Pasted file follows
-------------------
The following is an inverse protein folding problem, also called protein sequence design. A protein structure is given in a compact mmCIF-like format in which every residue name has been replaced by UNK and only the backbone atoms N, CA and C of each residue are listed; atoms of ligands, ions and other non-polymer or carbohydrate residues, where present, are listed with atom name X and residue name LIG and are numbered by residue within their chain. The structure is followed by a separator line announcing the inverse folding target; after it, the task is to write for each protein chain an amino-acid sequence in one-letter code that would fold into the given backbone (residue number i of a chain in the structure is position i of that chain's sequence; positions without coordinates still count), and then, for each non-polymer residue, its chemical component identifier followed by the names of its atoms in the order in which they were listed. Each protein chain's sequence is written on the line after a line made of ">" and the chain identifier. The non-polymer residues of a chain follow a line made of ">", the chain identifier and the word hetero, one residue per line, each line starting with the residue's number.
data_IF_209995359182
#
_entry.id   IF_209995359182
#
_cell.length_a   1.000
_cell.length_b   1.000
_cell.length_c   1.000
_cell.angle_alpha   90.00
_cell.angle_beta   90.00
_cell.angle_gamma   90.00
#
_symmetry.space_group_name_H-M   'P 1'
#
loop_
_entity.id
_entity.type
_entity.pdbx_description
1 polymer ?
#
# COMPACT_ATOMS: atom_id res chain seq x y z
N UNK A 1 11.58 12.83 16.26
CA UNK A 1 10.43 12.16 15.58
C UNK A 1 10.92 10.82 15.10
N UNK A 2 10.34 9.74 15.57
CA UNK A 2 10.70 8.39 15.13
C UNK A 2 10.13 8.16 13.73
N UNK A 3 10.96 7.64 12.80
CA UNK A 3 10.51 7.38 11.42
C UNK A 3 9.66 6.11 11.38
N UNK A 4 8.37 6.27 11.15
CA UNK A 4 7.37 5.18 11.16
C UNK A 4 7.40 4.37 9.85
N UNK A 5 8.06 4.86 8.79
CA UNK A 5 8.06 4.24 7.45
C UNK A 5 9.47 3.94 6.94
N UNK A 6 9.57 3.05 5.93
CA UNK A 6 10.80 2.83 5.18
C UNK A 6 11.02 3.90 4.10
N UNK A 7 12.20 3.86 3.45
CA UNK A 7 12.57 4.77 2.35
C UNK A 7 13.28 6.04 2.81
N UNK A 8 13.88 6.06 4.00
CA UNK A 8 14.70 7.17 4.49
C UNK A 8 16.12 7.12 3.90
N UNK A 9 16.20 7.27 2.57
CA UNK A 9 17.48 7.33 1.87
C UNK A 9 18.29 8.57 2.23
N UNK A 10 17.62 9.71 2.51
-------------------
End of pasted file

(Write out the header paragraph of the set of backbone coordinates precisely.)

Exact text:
The following is an inverse protein folding problem, also called protein sequence design. A protein structure is given in a compact mmCIF-like format in which every residue name has been replaced by UNK and only the backbone atoms N, CA and C of each residue are listed; atoms of ligands, ions and other non-polymer or carbohydrate residues, where present, are listed with atom name X and residue name LIG and are numbered by residue within their chain. The structure is followed by a separator line announcing the inverse folding target; after it, the task is to write for each protein chain an amino-acid sequence in one-letter code that would fold into the given backbone (residue number i of a chain in the structure is position i of that chain's sequence; positions without coordinates still count), and then, for each non-polymer residue, its chemical component identifier followed by the names of its atoms in the order in which they were listed. Each protein chain's sequence is written on the line after a line made of ">" and the chain identifier. The non-polymer residues of a chain follow a line made of ">", the chain identifier and the word hetero, one residue per line, each line starting with the residue's number.